In past years, Woolsey Hall drew crowds for performances by entertainers such as Jimmy Fallon and Darrell Hammond. But this fall, its stage is empty.
The Yale College Council did not organize a performance this fall due to a lack of funds and the increasingly high cost of performers, YCC President Andrew Cedar ’06 said. The YCC’s University funding is minimal, Cedar said, and it could not afford to lose money on a fall show this year.
The YCC lost money on the past two years’ shows, despite $15 admission fees. University administrators are currently discussing the organization’s lack of funding with YCC student leaders.
“I told them I’d look into where they stand with funding and where they stand with various promises that were made to them about implemental funds,” Yale College Dean Peter Salovey said.
The YCC has been working with both Salovey and Yale President Richard Levin to find solutions. At a meeting with Salovey on Monday, the YCC presented its agenda for the year and raised the issue of funding. Cedar said the administration has been receptive to the YCC’s needs.
The inability to host a fall show is representative of the YCC’s general lack of funding, Cedar said.
A Harvard Undergraduate Council April report on college activities funding reported Yale’s student activities funding as the lowest in the Ivy League.
To solve the funding problem, the YCC proposed a student activities fee, which they passed unanimously last April. The resolution proposed a $30 addition to tuition, which would be distributed to the YCC, the Undergraduate Organizations Funding Committee, and the club sports program.
The activities fee proposal is under consideration by the administration, although no decision has been reached, Cedar said. Yale does not currently have any activities fees. Instead, the YCC’s $12,000 budget and the additional $50,000 for Spring Fling come from general University funds.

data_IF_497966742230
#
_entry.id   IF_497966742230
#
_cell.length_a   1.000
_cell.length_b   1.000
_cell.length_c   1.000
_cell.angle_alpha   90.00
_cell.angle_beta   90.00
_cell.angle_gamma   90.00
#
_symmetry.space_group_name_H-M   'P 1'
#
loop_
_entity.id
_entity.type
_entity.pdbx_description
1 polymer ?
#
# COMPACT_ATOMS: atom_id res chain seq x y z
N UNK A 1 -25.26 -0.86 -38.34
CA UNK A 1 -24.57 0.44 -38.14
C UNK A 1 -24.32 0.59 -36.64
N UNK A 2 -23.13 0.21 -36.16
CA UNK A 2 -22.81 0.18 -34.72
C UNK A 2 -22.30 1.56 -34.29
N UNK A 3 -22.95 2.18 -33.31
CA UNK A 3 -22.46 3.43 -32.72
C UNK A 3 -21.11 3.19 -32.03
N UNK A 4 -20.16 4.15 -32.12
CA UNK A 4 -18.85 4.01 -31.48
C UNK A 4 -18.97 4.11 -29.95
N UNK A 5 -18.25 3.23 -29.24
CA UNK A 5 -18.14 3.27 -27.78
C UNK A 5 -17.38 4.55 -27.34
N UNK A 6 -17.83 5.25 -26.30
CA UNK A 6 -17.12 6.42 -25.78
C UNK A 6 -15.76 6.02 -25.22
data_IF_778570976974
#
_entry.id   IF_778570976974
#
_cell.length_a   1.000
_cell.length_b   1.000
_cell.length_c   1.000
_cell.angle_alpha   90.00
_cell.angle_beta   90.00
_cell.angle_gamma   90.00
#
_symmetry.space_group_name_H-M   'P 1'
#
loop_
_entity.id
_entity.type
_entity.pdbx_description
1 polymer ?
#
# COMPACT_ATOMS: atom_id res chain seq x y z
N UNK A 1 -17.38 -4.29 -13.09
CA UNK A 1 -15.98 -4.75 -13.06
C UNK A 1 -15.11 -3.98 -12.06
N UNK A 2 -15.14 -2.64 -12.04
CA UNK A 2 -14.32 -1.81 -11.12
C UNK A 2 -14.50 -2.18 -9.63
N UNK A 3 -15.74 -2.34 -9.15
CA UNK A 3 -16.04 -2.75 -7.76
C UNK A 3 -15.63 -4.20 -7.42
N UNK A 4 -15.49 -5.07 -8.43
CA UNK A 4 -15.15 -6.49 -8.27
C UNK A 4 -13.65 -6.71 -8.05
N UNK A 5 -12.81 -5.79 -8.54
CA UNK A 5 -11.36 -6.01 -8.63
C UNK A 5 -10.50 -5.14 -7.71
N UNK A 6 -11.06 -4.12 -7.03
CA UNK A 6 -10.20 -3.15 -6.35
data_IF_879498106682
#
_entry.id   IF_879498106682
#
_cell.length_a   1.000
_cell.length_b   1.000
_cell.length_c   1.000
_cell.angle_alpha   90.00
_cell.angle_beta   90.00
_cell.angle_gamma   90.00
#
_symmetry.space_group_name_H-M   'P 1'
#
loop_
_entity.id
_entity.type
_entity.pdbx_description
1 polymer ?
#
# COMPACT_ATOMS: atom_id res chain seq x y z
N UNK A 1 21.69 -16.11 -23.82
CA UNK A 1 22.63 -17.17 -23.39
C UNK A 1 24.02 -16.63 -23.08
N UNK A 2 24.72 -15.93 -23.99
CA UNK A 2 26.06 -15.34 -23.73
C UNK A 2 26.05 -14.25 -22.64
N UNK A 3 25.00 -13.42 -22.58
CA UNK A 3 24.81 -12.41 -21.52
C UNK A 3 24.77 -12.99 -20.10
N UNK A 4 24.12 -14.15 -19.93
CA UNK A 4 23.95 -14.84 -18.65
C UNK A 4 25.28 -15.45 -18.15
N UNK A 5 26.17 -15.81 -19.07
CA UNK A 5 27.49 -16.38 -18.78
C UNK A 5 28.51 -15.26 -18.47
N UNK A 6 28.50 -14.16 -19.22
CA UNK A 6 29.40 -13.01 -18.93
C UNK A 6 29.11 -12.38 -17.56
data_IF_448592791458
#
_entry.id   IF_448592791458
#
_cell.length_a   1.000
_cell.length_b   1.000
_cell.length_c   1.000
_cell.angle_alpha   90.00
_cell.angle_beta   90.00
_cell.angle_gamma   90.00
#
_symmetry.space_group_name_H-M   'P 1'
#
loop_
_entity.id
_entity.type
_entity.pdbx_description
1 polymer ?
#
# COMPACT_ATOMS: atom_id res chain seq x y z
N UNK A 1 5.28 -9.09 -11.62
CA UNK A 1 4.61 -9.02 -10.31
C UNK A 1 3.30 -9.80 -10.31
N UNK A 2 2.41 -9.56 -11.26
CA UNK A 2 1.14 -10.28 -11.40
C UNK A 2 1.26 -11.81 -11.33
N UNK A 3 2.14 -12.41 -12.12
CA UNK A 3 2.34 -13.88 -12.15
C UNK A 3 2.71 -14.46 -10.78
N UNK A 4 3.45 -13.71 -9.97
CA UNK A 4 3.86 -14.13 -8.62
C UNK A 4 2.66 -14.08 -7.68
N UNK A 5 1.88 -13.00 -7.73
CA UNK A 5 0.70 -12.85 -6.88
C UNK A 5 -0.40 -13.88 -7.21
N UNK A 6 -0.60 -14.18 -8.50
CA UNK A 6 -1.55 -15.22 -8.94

The YCC’s Yale Student Activities Committee, created last September, exists to produce events for the benefit of students. The committee has many ideas for improving and expanding campus-wide events, Cedar said, but the YCC cannot fund them.
“We are struggling to make second-rate events happen, and that’s not the way it should be,” Cedar said. “There is no reason to be breaking the bank to plan an event that students are going to be dissatisfied with.”
The Hammond show last year cost the YCC less than the Fallon show two years ago, but the turnout was also smaller, Cedar said.
Melinda Delis ’06, who attended the Fallon show but not the Hammond one, said she does not care that there will not be a fall show this year.
“To be honest, it doesn’t really matter to me,” Delis said. “If I want to see someone, New York is close enough.”